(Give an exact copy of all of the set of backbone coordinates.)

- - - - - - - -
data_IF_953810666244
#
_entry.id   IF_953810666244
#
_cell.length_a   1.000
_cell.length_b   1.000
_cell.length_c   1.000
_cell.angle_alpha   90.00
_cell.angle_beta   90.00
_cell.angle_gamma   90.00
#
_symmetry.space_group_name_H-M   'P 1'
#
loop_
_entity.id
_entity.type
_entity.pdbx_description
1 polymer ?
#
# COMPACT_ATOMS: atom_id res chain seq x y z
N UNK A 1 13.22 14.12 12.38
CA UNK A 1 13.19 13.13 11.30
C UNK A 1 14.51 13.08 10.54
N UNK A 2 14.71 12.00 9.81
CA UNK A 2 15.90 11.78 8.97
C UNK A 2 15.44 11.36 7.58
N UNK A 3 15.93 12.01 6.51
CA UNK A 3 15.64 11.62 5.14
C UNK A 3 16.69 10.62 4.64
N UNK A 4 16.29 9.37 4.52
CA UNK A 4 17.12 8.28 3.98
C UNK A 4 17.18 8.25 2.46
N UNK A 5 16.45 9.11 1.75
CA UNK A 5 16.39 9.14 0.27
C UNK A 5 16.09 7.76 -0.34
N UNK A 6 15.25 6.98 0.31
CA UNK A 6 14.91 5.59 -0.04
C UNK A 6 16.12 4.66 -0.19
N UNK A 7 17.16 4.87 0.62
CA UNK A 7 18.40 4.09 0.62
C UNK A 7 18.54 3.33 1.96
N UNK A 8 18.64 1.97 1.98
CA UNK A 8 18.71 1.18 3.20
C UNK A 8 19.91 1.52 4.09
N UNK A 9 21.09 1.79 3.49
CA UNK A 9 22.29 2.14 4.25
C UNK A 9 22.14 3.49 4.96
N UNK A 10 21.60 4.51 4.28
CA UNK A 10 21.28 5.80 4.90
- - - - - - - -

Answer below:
data_IF_953810666244
#
_entry.id   IF_953810666244
#
_cell.length_a   1.000
_cell.length_b   1.000
_cell.length_c   1.000
_cell.angle_alpha   90.00
_cell.angle_beta   90.00
_cell.angle_gamma   90.00
#
_symmetry.space_group_name_H-M   'P 1'
#
loop_
_entity.id
_entity.type
_entity.pdbx_description
1 polymer ?
#
# COMPACT_ATOMS: atom_id res chain seq x y z
N UNK A 1 13.22 14.12 12.38
CA UNK A 1 13.19 13.13 11.30
C UNK A 1 14.51 13.08 10.54
N UNK A 2 14.71 12.00 9.81
CA UNK A 2 15.90 11.78 8.97
C UNK A 2 15.44 11.36 7.58
N UNK A 3 15.93 12.01 6.51
CA UNK A 3 15.64 11.62 5.14
C UNK A 3 16.69 10.62 4.64
N UNK A 4 16.29 9.37 4.52
CA UNK A 4 17.12 8.28 3.98
C UNK A 4 17.18 8.25 2.46
N UNK A 5 16.45 9.11 1.75
CA UNK A 5 16.39 9.14 0.27
C UNK A 5 16.09 7.76 -0.34
N UNK A 6 15.25 6.98 0.31
CA UNK A 6 14.91 5.59 -0.04
C UNK A 6 16.12 4.66 -0.19
N UNK A 7 17.16 4.87 0.62
CA UNK A 7 18.40 4.09 0.62
C UNK A 7 18.54 3.33 1.96
N UNK A 8 18.64 1.97 1.98
CA UNK A 8 18.71 1.18 3.20
C UNK A 8 19.91 1.52 4.09
N UNK A 9 21.09 1.79 3.49
CA UNK A 9 22.29 2.14 4.25
C UNK A 9 22.14 3.49 4.96
N UNK A 10 21.60 4.51 4.28
CA UNK A 10 21.28 5.80 4.90